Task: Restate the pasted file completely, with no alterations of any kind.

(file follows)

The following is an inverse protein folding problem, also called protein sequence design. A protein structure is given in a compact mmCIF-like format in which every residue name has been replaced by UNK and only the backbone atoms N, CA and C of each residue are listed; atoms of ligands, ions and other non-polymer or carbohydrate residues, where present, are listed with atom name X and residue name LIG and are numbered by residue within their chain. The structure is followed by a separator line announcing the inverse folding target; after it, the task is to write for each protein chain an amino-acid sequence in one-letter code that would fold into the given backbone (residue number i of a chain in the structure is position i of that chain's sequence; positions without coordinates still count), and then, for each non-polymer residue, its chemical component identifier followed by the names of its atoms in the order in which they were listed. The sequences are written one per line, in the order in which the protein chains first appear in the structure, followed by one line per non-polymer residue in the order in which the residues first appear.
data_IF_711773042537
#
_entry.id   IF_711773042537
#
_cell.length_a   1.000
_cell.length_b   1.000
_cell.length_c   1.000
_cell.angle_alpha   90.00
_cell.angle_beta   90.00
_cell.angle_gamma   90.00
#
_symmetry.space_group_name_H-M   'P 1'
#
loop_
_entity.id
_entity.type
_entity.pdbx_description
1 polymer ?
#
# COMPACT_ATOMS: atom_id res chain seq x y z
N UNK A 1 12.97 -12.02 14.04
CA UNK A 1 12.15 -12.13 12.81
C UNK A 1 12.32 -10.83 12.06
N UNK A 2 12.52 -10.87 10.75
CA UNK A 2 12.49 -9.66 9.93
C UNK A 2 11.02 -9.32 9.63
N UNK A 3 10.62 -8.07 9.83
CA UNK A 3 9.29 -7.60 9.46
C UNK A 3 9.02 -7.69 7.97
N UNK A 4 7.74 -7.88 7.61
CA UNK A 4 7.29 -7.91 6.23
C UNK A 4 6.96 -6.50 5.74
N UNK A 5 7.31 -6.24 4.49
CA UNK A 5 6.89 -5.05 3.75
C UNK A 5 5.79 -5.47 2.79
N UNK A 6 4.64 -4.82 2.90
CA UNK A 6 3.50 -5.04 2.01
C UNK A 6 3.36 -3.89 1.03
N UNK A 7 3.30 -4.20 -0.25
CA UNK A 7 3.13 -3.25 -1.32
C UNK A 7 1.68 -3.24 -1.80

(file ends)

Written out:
The following is an inverse protein folding problem, also called protein sequence design. A protein structure is given in a compact mmCIF-like format in which every residue name has been replaced by UNK and only the backbone atoms N, CA and C of each residue are listed; atoms of ligands, ions and other non-polymer or carbohydrate residues, where present, are listed with atom name X and residue name LIG and are numbered by residue within their chain. The structure is followed by a separator line announcing the inverse folding target; after it, the task is to write for each protein chain an amino-acid sequence in one-letter code that would fold into the given backbone (residue number i of a chain in the structure is position i of that chain's sequence; positions without coordinates still count), and then, for each non-polymer residue, its chemical component identifier followed by the names of its atoms in the order in which they were listed. The sequences are written one per line, in the order in which the protein chains first appear in the structure, followed by one line per non-polymer residue in the order in which the residues first appear.
data_IF_711773042537
#
_entry.id   IF_711773042537
#
_cell.length_a   1.000
_cell.length_b   1.000
_cell.length_c   1.000
_cell.angle_alpha   90.00
_cell.angle_beta   90.00
_cell.angle_gamma   90.00
#
_symmetry.space_group_name_H-M   'P 1'
#
loop_
_entity.id
_entity.type
_entity.pdbx_description
1 polymer ?
#
# COMPACT_ATOMS: atom_id res chain seq x y z
N UNK A 1 12.97 -12.02 14.04
CA UNK A 1 12.15 -12.13 12.81
C UNK A 1 12.32 -10.83 12.06
N UNK A 2 12.52 -10.87 10.75
CA UNK A 2 12.49 -9.66 9.93
C UNK A 2 11.02 -9.32 9.63
N UNK A 3 10.62 -8.07 9.83
CA UNK A 3 9.29 -7.60 9.46
C UNK A 3 9.02 -7.69 7.97
N UNK A 4 7.74 -7.88 7.61
CA UNK A 4 7.29 -7.91 6.23
C UNK A 4 6.96 -6.50 5.74
N UNK A 5 7.31 -6.24 4.49
CA UNK A 5 6.89 -5.05 3.75
C UNK A 5 5.79 -5.47 2.79
N UNK A 6 4.64 -4.82 2.90
CA UNK A 6 3.50 -5.04 2.01
C UNK A 6 3.36 -3.89 1.03
N UNK A 7 3.30 -4.20 -0.25
CA UNK A 7 3.13 -3.25 -1.32
C UNK A 7 1.68 -3.24 -1.80